Walter Wanderley






Batucada is the saturated-effervescent colorful successor to organist Walter Wanderley's (1932–1986) Exotica opus Rain Forest from 1966. Glowing in a cavalcade of pigments, Batucada is recorded in Hollywood in May and June of 1967, released in the same year on Verve Records, spans 12 tracks – among them a whopping six compositions written specifically for this album – and offers both an esprit and particularly unique textures which, despite the Latin origin of the material, are coated in Space-Age stardust, energetic rhythms and a positively crisp kind of a rose-tinted look. Batucada bursts at the seams due to its catchy melodies and euphonious strata.


Walter Wanderley's gargantuan organ cascades are skillfully accentuated by guitarist and main songwriter Marcos Valle, percussionist Lu Lu Ferreira, drummers Dom Um Romão and Paulinho Romão, vocalists Claudio Miranda and Talya Ferro as well as bassists Jose Marina and Sebastião Neto. The vocals only appear on three tracks, but this time I wish they would be featured more frequently, for they are not your typically fiery chants; instead, they are draped in hall effects and emanate an effulgent luminosity that meshes astonishingly well with the blissful nuts and bolts of the arrangements. The title of the LP is no arbitrary aphorism but mirrors its style: Batucada is an Africanized substyle of Samba and generally even more upbeat and uplifting than its already flamboyant parent. Wanderley's album only draws from the percussion instruments and the tempo, as he otherwise tends to transfigure the idea of Batucada and remains in a sphere of its own, for ginormous walls of organ washes are by tendency non-applicable in a more faithful nod to the genre. Although the year of its release prevents Batucada from truly belonging to the circle of clear cut Exotica releases, I deem its depicted moods and carefree physiognomy close enough to let it pass as a Bachelor Pad-infused Exotica-traversed Space-Age ruby which deserves a detailed dissection.


Phil Zeller's On The South Side Of Chicago smashes the dreams of a tropical cut right at the beginning of the album, but only due to its title and on the pixels of your device, not amid the soundscape itself, for Wanderley transforms the big band classic into a well-oiled organ-kindled machinery which launches in medias res, with the pristine organ droplets already spiraling, astutely underlined by Marcos Valle's golden acoustic guitar rhythms and the plinking as well as frizzling percussion layers. A certain metropolitan aura cannot be entirely killed off, but this is just the beginning anyway, as O Barquinho by Ronaldo Bôscoli and Roberto Menescal injects a glaring dreaminess through its earthen downtempo groove, the warmly oscillating legato organ washes in adjacency to the polymorphous specks and electric piano blebs. Shuttling between Lounge and jungle rivers in technicolor, O Barquinho feels delicately streamlined and creates a flow of carefreeness that is incredibly intense.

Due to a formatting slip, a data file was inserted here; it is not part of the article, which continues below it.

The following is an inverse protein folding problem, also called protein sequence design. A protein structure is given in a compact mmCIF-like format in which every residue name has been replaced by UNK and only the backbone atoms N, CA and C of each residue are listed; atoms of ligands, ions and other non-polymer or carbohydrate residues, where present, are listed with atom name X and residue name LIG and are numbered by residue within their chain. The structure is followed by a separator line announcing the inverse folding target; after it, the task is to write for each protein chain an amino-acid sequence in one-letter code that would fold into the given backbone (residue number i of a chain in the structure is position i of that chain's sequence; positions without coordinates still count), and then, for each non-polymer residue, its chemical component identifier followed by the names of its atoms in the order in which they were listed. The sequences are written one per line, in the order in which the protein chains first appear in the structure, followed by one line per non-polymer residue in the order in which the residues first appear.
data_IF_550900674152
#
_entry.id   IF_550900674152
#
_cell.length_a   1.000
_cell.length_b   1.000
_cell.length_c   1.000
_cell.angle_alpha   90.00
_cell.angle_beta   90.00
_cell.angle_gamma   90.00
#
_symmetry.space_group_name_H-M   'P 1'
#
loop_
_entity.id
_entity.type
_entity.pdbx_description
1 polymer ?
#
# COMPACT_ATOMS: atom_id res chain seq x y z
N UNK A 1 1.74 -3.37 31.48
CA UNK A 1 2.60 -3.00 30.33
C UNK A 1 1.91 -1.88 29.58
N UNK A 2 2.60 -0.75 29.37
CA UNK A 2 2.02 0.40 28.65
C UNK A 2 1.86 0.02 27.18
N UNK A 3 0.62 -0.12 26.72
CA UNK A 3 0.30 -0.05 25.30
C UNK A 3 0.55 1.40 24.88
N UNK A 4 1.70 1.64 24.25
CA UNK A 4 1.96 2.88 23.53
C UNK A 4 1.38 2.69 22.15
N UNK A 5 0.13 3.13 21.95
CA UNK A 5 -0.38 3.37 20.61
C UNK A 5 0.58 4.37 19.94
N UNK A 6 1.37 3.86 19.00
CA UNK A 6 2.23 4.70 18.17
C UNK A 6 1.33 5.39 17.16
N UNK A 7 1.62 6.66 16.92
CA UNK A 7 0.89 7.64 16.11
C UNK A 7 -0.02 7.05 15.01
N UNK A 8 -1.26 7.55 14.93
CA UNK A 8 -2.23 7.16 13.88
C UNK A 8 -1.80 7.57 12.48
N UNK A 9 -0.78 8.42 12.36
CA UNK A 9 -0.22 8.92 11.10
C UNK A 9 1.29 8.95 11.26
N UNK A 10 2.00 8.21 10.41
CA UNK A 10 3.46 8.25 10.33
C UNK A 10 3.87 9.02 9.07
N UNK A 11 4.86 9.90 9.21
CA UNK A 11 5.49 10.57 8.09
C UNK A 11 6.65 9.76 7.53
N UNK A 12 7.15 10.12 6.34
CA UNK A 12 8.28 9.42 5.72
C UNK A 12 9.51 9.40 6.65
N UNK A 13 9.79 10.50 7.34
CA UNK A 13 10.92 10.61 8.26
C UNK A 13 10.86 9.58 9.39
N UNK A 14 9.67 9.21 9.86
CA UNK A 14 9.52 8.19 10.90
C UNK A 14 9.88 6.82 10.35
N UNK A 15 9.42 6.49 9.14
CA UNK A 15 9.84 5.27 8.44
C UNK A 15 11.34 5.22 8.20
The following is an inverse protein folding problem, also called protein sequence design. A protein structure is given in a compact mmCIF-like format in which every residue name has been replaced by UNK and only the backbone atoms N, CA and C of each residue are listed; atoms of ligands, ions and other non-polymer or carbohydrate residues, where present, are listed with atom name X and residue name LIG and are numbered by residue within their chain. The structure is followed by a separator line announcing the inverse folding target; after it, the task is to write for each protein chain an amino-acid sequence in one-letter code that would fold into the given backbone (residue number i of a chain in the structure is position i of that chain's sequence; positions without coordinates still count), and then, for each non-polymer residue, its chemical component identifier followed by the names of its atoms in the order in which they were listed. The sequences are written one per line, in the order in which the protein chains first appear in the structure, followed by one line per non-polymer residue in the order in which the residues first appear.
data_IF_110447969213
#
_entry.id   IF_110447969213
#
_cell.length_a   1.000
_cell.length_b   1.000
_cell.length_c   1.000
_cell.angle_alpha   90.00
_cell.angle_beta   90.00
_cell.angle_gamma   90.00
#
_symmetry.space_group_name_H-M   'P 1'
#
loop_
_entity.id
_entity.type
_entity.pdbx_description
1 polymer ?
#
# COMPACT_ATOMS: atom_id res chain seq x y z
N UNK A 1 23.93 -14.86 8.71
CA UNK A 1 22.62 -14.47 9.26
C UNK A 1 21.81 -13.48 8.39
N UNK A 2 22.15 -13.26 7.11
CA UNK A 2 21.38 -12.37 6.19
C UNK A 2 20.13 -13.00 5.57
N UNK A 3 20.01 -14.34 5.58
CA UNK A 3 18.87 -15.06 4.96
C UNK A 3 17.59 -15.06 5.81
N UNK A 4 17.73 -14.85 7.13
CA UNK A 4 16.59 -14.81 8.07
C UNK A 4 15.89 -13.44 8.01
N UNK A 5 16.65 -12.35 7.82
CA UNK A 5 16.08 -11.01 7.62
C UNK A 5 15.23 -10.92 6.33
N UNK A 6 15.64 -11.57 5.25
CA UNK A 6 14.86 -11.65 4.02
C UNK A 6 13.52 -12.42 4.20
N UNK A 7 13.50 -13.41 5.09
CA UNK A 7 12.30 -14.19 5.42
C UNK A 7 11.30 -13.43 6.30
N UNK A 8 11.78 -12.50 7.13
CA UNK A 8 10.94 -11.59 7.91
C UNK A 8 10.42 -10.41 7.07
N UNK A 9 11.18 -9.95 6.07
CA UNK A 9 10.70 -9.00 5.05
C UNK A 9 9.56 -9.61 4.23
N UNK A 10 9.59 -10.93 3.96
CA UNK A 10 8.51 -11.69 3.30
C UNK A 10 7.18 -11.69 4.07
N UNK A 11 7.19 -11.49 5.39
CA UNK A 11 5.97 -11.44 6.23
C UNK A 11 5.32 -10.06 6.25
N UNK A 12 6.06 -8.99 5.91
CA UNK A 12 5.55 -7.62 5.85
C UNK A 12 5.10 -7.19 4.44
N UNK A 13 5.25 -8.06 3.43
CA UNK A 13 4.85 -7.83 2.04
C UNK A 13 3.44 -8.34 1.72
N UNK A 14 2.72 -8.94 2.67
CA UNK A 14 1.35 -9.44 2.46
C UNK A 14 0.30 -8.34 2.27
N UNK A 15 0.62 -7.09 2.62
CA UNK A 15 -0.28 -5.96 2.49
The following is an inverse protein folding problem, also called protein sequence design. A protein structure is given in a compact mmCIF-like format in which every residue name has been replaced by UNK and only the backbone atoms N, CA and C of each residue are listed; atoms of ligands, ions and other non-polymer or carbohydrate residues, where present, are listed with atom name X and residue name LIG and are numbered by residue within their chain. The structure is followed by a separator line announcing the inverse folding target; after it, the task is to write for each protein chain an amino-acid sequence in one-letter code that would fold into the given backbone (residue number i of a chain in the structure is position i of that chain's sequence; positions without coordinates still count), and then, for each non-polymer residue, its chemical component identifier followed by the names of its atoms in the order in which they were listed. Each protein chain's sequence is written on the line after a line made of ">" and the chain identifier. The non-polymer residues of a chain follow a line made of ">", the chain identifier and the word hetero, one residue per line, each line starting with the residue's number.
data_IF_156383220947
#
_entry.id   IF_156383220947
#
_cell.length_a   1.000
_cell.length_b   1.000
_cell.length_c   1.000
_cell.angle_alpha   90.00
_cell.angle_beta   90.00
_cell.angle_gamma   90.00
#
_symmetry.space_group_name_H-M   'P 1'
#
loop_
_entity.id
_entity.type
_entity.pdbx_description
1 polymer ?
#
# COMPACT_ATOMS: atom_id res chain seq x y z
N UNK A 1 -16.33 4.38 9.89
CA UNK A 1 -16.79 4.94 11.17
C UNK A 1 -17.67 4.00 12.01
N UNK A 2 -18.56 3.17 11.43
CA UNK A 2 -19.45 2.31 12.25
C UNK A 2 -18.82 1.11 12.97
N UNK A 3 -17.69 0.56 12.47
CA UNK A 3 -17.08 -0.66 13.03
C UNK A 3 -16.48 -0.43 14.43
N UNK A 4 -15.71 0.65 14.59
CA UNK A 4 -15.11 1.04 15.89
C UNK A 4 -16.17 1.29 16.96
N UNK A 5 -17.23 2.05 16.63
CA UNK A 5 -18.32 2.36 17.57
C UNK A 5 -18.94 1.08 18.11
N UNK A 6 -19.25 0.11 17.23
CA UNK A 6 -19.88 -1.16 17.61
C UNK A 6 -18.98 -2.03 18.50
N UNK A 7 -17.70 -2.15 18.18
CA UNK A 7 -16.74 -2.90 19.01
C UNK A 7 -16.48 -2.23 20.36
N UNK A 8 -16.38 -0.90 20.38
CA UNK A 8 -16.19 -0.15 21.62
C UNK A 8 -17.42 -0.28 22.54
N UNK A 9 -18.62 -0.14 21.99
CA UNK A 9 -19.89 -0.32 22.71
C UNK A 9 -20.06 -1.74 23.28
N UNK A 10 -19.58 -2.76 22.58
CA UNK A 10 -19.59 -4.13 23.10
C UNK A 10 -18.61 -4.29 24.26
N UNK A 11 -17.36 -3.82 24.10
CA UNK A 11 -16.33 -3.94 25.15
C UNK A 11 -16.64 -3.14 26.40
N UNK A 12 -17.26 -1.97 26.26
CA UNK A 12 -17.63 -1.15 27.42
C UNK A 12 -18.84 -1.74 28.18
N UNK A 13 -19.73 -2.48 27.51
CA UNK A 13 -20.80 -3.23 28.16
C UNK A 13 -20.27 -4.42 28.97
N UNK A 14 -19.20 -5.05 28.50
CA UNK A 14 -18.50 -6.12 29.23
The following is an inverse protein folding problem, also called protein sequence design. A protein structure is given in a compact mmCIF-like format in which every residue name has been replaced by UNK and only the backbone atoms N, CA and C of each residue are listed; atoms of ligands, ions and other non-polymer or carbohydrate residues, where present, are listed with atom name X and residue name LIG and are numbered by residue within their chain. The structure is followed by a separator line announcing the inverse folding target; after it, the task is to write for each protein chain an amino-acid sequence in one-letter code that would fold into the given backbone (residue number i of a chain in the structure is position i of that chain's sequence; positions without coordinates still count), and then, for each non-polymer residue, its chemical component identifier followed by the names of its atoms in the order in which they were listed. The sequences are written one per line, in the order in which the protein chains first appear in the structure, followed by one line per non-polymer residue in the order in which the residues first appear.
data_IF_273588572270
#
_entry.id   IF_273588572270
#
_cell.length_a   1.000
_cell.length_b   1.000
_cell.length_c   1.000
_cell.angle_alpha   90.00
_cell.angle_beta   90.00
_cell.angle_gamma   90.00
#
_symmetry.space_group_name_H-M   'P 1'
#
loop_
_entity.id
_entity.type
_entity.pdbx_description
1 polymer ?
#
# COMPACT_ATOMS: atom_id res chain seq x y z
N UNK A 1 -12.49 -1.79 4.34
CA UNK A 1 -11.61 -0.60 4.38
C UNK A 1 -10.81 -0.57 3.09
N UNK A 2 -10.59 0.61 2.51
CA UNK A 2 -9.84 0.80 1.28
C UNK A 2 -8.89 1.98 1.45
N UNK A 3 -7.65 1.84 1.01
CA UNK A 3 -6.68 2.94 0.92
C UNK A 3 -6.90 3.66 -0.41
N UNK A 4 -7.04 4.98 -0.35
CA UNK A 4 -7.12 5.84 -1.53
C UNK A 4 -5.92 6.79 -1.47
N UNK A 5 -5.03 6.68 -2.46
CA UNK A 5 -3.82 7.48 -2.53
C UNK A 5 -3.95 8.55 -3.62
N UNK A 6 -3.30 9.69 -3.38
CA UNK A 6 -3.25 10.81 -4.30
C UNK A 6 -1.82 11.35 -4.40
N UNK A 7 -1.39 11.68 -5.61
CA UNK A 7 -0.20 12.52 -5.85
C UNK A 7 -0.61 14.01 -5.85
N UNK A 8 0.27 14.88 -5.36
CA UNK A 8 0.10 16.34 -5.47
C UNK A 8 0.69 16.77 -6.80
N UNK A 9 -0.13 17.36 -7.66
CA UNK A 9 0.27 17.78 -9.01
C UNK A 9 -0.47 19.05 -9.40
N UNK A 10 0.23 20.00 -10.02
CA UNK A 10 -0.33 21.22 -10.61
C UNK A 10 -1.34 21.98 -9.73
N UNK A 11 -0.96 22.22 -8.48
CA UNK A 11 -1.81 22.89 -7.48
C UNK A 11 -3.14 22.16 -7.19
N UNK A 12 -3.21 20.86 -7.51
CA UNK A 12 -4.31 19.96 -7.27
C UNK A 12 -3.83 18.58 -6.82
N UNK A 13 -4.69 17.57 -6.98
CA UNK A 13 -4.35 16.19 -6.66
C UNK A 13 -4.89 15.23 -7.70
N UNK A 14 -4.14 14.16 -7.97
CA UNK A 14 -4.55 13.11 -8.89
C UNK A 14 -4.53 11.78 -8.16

While the eponymous Batucada by Marcos and Paul Sérgio Valle features Samba drums, caixas, hi-hats and guiros among echoey organ shards of joy, electric piano lights and an almost unnoticeable guitar frame, Arnold Goland's and Jack Gold's It Hurts To Say Goodbye is one of the rare duds because of its melancholic melody and the rather pastel-colored gloom on the organ; even the segues submerge into nostalgia, only the chocalho shakers and the final major triad tower above the lands of melancholia. Marcos Valle's own Os Grilos aka The Crickets Sing For Anamaria is an entirely different critter that may first reside in the same realms of gloom, but soon opens up with the help of shape-shifting organ runlets which are either loungey-smooth or over the top and iridescent. The plasticity of the percussion boosts the energy level further.


Side A closes with João Donato's and João Gilberto's Minha Saudade, a decidedly Copa Cabana-inducing beach ditty ennobled by Claudio Miranda's threefold vocal layers which are incredibly smooth and soothing. Valle's acoustic guitar is chock-full of that famous Brazilian spirit, Wanderley's organ tittles jump around the aural beach, but always distribute the right amount of effervescence, never being too much over the top. Even though Minha Saudade is loaded with several tones in minor as well, it does not even come close to painting a sepia-tinted landscape rather than a paradisiac field charged with a laid-back aura.